Queenstown, Tasmania, like its New Zealand namesake, is a centre for adrenalin adventure activities and also the gateway to the magnificent West Coast Wilderness Railway.
Travellers on the Rivers Run from Hobart can sample the delights of Lake St Clair and then continue to Queenstown by driving northwest across the World Heritage Area – one of the largest tracts of temperate rainforest in the world.
From Lake St Clair follow the Lyell Highway, stopping briefly for a breath of fresh mountain air on the Franklin River and Nelson Falls Nature Walks. Continue through a stark lunar landscape into the 1880’s gold mining boomtown of Queenstown. The town is bursting with mining heritage and you will feel the urge to get down and dirty in the underground chambers with a miner’s hat and belt. Emerging into sunlight again the thing to do is jump on a mountain bike and career down a precipitous slope to shake off the dust. Note how the complete devastation of this treeless waste has left random quartz boulders reflecting sunlight in colours that are starkly beautiful. Other activities include rainforest walks and tours as well as trout fishing on nearby Lake Burbury.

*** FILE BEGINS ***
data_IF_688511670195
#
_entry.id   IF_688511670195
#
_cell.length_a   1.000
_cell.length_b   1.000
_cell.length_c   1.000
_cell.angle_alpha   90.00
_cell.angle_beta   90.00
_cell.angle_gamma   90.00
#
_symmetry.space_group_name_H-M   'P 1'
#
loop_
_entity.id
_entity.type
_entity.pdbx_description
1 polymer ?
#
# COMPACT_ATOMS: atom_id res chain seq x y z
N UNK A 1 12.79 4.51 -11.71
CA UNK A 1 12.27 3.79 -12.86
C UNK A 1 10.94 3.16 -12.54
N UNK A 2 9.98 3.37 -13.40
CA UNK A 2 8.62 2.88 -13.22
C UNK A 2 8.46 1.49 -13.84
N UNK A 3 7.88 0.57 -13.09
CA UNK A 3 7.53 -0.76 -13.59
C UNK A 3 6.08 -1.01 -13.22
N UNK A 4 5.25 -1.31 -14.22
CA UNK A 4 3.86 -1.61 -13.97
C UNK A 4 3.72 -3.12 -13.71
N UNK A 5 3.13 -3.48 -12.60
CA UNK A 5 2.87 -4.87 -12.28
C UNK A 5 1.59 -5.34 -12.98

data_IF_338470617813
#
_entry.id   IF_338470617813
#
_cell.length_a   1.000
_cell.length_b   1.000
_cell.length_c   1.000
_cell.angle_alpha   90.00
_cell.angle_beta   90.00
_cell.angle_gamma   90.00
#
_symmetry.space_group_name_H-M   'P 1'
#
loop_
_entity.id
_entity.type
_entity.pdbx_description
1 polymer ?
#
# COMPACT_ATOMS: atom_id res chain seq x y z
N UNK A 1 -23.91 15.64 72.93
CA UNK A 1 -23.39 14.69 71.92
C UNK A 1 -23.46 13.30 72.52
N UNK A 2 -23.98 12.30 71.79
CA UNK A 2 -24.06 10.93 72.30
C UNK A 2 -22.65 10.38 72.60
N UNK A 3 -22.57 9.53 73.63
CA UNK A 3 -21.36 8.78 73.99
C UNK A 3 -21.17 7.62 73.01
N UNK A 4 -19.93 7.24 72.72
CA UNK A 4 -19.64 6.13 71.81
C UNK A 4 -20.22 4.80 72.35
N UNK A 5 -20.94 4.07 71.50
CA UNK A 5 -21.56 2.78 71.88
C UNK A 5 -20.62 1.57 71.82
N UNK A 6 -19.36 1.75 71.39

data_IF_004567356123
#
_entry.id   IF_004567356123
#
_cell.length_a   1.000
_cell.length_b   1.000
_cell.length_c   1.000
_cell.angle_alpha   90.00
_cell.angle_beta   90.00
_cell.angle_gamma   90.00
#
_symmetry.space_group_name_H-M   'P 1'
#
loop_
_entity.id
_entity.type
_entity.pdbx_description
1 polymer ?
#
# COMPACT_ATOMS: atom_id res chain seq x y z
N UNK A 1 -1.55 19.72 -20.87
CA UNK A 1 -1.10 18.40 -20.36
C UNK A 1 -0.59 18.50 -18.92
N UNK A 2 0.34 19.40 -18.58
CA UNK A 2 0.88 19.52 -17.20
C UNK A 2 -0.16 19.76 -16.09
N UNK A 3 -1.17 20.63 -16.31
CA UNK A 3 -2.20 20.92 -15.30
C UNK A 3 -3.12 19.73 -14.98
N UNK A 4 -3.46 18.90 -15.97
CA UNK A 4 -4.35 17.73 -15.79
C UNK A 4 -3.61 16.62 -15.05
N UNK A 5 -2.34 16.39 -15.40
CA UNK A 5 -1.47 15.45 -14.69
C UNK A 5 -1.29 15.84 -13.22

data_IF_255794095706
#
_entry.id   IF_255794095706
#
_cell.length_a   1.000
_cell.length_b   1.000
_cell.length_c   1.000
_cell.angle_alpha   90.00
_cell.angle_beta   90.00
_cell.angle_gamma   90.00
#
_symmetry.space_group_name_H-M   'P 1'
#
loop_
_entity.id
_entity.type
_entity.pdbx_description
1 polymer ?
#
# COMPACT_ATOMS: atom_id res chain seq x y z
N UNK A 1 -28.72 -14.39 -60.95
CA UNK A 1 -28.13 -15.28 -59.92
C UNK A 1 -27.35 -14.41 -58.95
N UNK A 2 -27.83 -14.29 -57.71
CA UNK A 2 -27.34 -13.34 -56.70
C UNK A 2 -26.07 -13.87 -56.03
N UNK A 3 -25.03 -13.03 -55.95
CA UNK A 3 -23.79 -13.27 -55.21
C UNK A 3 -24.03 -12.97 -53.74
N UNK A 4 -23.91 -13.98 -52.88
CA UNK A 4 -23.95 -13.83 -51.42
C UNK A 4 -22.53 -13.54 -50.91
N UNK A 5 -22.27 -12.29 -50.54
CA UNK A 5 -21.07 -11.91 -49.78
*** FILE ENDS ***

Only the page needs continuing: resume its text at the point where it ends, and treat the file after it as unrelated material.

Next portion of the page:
Queenstown’s premier attraction is the West Coast Wilderness Railway, which winds around tight curves, using a rack and pinion system to pull the elegant brass and timber carriages up the steep terrain. This ‘must do,’ three hour run to Strahan is one of the world’s great railway journeys.
Strahan (pronounced ‘Strawn’) is a charming harbourside resort. It has shaken off its onetime dreaded reputation as a convict town and now flourishes as the gateway to the World Heritage listed wilderness area on the Gordon River.
Tour boats cruise across Macquarie Harbour to visit the unspoilt Gordon River rainforest for gentle walks and sightseeing. Sea kayaking is also popular, along with horse trekking and 4WD rides over the sand dunes. Sarah Island is well worth a visit to see the 2,000 year old Huon pines and the infamous penal colony, which once housed the toughest and roughest convicts in the land.
Continuing north, Zeehan is soon reached, where the fascinating Pioneer Folk Museum is worth a visit. The Murchison Highway has a side trip from Rosebery to Williamsford, where you can walk along a disused railway embankment to Montezuma Falls – Tasmania’s highest waterfall. Further north at Tullah, take a leisurely lakeside horse trek in cool bushland. A twilight canoe trip may see you eyeballing a platypus in his native habitat.
From here the C.132 road leads on to the monumental rock formations, glacial lakes and towering waterfalls of Cradle Country.